Unrecognised myocardial infarction before elective PCI: a review
There is little research into the prevalence of unrecognised myocardial infarction in patients who are undergoing percutaneous coronary intervention. Little is also known about the significance of unrecognised myocardial infarction in regard to percutaneous coronary intervention. In this study, it was found that 29.6% of 236 patients undergoing percutaneous coronary intervention had unrecognised myocardial infarction. These were all patients with no known history of myocardial infarction and no previous revascularisation. This result is significant because unrecognised myocardial infarction correlates with adverse outcomes – specifically major adverse cardiac effects after successful percutaneous coronary intervention. These effects include cardiovascular death and hospitalisation for congestive heart failure. This is thought to be related to the advanced atherosclerotic burden that is related to unrecognised myocardial infarction.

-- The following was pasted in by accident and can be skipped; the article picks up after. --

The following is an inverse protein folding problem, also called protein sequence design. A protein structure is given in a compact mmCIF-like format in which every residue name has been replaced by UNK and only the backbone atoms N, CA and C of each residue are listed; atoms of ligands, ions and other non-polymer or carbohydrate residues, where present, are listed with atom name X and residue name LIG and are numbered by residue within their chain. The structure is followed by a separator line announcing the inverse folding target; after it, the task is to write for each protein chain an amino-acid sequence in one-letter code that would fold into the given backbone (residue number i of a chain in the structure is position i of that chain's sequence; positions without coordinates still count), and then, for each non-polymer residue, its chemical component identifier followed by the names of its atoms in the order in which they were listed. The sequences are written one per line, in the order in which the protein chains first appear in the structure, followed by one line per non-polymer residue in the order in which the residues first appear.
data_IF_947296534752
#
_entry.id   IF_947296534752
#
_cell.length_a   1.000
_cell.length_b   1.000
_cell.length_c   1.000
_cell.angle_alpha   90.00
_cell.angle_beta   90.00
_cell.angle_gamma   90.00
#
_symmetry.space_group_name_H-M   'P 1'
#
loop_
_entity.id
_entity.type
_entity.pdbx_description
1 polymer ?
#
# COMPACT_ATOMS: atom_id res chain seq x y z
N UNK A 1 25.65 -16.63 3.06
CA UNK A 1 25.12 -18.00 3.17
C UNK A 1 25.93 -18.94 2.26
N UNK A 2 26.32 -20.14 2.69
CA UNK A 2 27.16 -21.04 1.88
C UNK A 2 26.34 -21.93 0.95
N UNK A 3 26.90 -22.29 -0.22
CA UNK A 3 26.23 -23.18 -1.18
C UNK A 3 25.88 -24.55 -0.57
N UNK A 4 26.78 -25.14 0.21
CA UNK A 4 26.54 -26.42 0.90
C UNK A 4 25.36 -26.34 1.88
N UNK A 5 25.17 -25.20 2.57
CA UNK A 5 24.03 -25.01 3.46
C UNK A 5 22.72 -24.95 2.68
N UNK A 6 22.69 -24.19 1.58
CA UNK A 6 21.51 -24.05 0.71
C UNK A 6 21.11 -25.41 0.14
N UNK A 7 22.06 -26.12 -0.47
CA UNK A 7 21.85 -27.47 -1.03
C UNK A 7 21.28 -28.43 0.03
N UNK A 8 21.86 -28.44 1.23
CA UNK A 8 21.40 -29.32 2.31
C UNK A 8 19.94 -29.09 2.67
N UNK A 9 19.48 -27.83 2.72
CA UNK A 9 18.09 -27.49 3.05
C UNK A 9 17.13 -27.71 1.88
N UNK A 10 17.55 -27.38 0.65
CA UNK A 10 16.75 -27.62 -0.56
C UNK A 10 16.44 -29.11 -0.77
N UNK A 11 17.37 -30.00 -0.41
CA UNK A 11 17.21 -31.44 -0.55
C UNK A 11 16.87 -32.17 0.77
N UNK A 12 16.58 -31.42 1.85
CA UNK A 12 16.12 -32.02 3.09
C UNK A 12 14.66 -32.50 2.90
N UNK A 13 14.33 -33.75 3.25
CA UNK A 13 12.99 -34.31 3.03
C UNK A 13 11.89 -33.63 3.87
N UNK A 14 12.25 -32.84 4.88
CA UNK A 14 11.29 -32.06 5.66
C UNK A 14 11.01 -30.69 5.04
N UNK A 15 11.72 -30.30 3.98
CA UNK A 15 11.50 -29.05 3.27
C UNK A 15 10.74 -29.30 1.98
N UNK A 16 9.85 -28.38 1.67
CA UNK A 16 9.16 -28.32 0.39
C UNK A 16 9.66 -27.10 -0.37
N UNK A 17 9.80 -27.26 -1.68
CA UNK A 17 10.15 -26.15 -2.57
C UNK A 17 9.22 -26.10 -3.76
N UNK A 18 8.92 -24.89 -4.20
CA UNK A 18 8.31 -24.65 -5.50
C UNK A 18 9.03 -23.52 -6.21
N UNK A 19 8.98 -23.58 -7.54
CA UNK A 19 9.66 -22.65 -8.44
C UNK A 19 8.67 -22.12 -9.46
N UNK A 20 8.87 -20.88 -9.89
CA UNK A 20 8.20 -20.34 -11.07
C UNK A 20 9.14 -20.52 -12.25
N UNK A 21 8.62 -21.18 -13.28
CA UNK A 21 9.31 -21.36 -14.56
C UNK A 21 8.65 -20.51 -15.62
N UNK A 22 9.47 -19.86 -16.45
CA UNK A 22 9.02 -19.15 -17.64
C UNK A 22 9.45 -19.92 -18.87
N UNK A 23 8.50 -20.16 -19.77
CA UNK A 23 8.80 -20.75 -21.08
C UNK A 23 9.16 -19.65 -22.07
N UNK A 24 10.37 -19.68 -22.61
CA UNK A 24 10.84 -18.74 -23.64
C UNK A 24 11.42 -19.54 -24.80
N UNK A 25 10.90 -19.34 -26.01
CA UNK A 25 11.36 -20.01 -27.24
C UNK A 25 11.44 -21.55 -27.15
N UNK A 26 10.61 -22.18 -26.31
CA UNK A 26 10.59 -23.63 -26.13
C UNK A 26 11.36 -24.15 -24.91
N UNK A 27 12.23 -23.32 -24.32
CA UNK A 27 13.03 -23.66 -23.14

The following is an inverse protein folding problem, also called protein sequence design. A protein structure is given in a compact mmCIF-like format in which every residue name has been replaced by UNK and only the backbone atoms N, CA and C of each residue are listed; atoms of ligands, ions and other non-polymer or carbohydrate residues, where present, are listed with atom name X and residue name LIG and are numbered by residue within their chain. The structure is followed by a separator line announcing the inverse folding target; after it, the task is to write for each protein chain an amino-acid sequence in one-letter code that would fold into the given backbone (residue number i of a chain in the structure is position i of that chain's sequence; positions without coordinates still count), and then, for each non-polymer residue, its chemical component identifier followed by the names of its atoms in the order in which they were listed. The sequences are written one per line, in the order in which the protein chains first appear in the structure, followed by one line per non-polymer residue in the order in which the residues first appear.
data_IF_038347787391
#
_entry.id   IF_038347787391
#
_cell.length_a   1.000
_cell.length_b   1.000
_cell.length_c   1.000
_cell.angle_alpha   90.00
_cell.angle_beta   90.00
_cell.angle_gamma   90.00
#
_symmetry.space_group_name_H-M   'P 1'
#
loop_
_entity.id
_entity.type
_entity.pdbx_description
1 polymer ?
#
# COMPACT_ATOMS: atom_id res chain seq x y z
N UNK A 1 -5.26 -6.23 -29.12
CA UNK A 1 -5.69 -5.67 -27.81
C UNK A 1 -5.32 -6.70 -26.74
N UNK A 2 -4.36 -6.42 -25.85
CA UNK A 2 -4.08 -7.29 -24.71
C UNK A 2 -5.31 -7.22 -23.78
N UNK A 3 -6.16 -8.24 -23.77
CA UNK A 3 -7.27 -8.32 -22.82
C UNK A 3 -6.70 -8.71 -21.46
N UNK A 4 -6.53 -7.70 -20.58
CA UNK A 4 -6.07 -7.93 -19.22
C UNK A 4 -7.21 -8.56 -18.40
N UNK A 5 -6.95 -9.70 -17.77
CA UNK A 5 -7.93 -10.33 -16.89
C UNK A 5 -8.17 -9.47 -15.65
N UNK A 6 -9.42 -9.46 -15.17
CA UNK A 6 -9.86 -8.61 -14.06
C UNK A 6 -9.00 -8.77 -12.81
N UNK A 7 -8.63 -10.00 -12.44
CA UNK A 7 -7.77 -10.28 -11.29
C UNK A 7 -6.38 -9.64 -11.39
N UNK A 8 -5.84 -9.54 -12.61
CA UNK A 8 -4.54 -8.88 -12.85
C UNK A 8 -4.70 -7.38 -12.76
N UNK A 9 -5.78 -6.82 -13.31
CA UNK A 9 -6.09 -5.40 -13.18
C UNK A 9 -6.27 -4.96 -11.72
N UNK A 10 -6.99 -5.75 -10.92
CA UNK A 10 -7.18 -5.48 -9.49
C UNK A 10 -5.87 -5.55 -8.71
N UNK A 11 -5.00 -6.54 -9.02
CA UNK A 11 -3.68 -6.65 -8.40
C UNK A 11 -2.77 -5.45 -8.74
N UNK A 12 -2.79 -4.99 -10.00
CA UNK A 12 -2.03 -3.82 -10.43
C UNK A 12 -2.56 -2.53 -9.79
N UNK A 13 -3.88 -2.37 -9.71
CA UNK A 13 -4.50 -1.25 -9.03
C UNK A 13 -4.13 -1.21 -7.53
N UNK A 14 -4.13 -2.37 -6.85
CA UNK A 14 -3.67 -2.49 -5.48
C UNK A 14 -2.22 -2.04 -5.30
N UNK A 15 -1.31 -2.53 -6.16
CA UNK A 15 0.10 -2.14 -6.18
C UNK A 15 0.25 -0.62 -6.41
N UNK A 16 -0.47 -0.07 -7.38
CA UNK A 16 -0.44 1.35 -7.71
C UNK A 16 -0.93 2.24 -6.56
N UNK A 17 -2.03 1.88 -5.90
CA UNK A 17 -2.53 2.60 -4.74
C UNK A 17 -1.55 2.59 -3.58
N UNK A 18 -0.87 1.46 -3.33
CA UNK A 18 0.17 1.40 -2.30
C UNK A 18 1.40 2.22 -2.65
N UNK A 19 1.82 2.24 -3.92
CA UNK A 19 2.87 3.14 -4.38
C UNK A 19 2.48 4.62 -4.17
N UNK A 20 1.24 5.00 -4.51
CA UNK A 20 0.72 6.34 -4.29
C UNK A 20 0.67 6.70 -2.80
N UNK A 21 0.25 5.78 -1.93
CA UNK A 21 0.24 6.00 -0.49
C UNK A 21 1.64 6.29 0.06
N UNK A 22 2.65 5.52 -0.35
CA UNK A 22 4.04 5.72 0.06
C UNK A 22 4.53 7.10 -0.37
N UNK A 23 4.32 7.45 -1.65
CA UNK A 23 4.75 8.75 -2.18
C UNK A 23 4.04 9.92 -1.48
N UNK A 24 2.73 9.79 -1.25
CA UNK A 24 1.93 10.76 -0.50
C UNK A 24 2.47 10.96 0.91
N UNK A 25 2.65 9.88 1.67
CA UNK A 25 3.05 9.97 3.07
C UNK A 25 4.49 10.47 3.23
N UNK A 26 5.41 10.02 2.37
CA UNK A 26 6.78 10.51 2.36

This review by Nogami K et al. aimed to research the prevalence and prognostic impact of unrecognised myocardial infarction on patients undergoing percutaneous coronary intervention.
Although it is acknowledged that unrecognised myocardial infarction relates to poor prognosis, further research is needed to fully understand the mechanisms behind for the relationship between the two. Understanding this may allow for unrecognised myocardial infarction to be evaluated when deciding between an invasive approach or guideline-directed pharmacotherapy alone in for clinical trials. In the end, specific treatments for improving prognosis for these patients after percutaneous coronary intervention remains unavailable.